Oh for crying out loud, I’m gone for a Murphy’s Law kind of week and as soon as I can get back to blogging, the universe is supposed to explode. Well at least it’s all uphill from here. I mean if the end of the universe in a random fiery explosion of quantum fluctuations isn’t the worst thing that could happen to us, what is? You can blame the Higgs boson for all this because due to its effects on matter as we know it, we can extend the known laws of the Standard Model one way and end up with a universe that’s more or less stable as it is today, but could easily be brought down to a lower energy level, which is a theoretical physicists’ euphemism for "cataclysmic blast violent enough to change the fabric of existence." All that’s needed is a little quantum vacuum and next thing you know, fireballs will engulf the entire cosmos at the speed of light.
Or at least that’s one way to read that data which makes for an exciting headline from what’s an otherwise very specialized conference where scientists throw around big ideas just to see if any seem to catch the mass media’s interest. You see, we just found out that matter is stable over a very, very long period of time, and we’re also pretty sure that tiny quantum instabilities happen pretty much all the time, forming virtual particle/anti-particle pairs, so little quantum vacuums in the depths of space shouldn’t force matter across the cosmos to start radiating energy. And on top of that, as noted by Joseph Lykken, the originator of the hypothesis, if the tiniest change to our current models has to be made after the LHC performs its next round of experiments in the next three years, the entire notion of a universe on the brink of disaster from a quantum vacuum has to go out the window. Suddenly, doomsday doesn’t seem so imminent, huh?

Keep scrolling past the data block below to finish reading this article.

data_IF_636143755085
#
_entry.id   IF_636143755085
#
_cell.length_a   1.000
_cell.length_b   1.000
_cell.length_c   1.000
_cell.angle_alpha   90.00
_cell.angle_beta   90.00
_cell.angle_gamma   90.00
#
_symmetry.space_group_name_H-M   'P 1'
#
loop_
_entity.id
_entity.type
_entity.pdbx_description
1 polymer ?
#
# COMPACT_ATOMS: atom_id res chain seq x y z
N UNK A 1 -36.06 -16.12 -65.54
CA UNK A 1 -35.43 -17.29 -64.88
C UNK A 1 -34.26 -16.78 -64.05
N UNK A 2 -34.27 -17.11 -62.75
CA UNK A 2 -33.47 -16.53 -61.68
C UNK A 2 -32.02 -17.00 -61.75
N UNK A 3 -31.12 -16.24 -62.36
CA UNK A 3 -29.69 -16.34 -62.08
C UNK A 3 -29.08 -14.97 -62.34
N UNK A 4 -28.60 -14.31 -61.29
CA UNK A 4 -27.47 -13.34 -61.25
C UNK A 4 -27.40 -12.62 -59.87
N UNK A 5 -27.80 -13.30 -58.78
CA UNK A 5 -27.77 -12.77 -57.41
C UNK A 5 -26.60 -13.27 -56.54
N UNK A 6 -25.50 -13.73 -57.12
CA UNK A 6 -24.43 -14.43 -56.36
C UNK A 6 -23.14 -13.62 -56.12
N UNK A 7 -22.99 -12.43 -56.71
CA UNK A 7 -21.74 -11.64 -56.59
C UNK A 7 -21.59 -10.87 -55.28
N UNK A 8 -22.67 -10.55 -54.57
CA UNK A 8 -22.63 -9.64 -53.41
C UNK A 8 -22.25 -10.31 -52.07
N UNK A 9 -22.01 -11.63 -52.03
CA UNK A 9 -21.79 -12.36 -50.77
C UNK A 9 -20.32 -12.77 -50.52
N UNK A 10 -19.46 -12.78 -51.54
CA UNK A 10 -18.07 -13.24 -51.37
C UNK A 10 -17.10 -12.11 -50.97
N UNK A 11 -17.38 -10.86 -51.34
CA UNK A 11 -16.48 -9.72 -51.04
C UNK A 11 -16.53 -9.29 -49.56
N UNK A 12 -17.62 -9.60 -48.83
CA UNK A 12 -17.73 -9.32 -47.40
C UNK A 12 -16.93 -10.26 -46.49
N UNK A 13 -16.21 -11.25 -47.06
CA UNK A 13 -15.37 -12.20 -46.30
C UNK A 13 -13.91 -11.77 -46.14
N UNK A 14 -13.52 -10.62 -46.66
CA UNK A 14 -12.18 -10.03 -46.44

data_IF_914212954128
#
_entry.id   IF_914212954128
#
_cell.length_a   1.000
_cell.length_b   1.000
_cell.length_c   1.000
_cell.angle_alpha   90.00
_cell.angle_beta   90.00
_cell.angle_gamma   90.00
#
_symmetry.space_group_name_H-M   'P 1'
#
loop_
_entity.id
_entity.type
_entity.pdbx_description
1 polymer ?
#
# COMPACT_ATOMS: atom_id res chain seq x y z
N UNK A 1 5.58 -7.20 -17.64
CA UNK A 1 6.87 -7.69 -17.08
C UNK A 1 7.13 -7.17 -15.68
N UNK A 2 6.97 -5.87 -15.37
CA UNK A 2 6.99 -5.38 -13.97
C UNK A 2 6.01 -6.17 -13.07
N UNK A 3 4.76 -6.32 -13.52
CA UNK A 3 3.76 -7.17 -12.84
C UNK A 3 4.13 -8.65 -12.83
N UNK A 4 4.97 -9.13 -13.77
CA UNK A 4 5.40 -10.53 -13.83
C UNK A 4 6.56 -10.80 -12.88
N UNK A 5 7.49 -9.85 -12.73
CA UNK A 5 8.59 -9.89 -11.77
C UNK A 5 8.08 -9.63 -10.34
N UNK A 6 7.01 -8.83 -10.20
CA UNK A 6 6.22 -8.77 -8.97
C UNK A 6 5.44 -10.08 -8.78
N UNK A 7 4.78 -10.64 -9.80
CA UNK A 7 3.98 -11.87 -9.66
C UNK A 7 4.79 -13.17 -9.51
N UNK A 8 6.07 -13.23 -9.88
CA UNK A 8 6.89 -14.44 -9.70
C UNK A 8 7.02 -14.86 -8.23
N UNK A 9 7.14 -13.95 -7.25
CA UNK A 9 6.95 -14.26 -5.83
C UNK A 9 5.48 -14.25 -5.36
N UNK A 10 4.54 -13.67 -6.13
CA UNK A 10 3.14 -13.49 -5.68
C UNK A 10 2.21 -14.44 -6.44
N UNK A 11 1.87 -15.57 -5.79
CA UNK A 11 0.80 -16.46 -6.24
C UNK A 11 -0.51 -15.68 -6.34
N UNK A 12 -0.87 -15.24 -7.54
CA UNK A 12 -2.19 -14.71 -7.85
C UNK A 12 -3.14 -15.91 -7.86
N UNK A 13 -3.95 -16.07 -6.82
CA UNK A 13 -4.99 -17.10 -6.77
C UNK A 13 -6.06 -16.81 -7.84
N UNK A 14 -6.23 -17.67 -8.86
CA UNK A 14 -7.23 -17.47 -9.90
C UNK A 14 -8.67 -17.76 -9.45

Basically this idea is like forecasting that humans will be exterminated by an alien horde one of these days. It’s not entirely unthinkable and it could happen, but the odds aren’t exactly high in favor of this event and we have very little reliable data to be used to make this prediction with any sort of concrete authority. Sure, the Standard Model is incredibly well tested and underpins much of what we know to be true about matter, but when it comes to its predictive powers for all things cosmic, it’s not exactly a crystal ball, more of a murky lake with odd shapes twitching and slithering underneath. So why would Lykken make such a claim? Remember the media interest part about the purpose of the meeting where the idea was aired? There you go. Now the media is abuzz with doomsday fever and people are talking about quantum physics on the web, exactly what the meeting’s organizers were hoping would happen.
Again, this could all be true, but if we consider that the claim was made for the press and laden with enough caveats to make it more or less a wild guesstimate based on a hunch rather than a peer reviewed body of work on entropy with an attempt at the Grand Unification Theory, I’d say that it’s a pretty safe bet of be very skeptical of this one. Though it’s rather hard not to concede that "instantaneous death by quantum collapse of the cosmos" would be a pretty badass cause of death on your official paperwork because you could well claim that when you went down, you took the entire damn universe with you in a fiery explosion. Just a thought…